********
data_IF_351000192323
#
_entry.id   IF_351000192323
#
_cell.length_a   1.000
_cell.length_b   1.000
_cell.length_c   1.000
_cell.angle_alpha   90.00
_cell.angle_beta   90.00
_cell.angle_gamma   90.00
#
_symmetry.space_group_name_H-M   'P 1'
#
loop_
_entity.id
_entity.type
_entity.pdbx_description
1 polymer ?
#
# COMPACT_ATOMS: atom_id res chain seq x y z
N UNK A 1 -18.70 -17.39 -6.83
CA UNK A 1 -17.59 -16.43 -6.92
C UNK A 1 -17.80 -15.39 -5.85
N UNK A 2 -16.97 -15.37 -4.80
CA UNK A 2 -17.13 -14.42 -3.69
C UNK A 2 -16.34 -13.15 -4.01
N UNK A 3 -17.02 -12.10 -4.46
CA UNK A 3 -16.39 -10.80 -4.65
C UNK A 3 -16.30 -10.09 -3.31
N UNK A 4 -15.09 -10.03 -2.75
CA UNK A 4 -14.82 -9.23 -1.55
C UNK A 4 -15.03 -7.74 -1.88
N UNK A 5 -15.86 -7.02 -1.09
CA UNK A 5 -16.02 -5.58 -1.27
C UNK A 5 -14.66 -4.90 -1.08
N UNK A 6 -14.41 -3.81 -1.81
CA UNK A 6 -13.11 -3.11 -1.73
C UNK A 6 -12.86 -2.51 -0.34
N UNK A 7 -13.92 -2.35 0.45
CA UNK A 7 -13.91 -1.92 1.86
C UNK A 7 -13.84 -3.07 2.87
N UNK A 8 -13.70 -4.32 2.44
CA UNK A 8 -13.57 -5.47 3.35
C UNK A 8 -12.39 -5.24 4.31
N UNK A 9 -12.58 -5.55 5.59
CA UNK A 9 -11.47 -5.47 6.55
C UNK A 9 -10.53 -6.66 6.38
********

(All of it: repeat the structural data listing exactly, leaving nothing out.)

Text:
data_IF_351000192323
#
_entry.id   IF_351000192323
#
_cell.length_a   1.000
_cell.length_b   1.000
_cell.length_c   1.000
_cell.angle_alpha   90.00
_cell.angle_beta   90.00
_cell.angle_gamma   90.00
#
_symmetry.space_group_name_H-M   'P 1'
#
loop_
_entity.id
_entity.type
_entity.pdbx_description
1 polymer ?
#
# COMPACT_ATOMS: atom_id res chain seq x y z
N UNK A 1 -18.70 -17.39 -6.83
CA UNK A 1 -17.59 -16.43 -6.92
C UNK A 1 -17.80 -15.39 -5.85
N UNK A 2 -16.97 -15.37 -4.80
CA UNK A 2 -17.13 -14.42 -3.69
C UNK A 2 -16.34 -13.15 -4.01
N UNK A 3 -17.02 -12.10 -4.46
CA UNK A 3 -16.39 -10.80 -4.65
C UNK A 3 -16.30 -10.09 -3.31
N UNK A 4 -15.09 -10.03 -2.75
CA UNK A 4 -14.82 -9.23 -1.55
C UNK A 4 -15.03 -7.74 -1.88
N UNK A 5 -15.86 -7.02 -1.09
CA UNK A 5 -16.02 -5.58 -1.27
C UNK A 5 -14.66 -4.90 -1.08
N UNK A 6 -14.41 -3.81 -1.81
CA UNK A 6 -13.11 -3.11 -1.73
C UNK A 6 -12.86 -2.51 -0.34
N UNK A 7 -13.92 -2.35 0.45
CA UNK A 7 -13.91 -1.92 1.86
C UNK A 7 -13.84 -3.07 2.87
N UNK A 8 -13.70 -4.32 2.44
CA UNK A 8 -13.57 -5.47 3.35
C UNK A 8 -12.39 -5.24 4.31
N UNK A 9 -12.58 -5.55 5.59
CA UNK A 9 -11.47 -5.47 6.55
C UNK A 9 -10.53 -6.66 6.38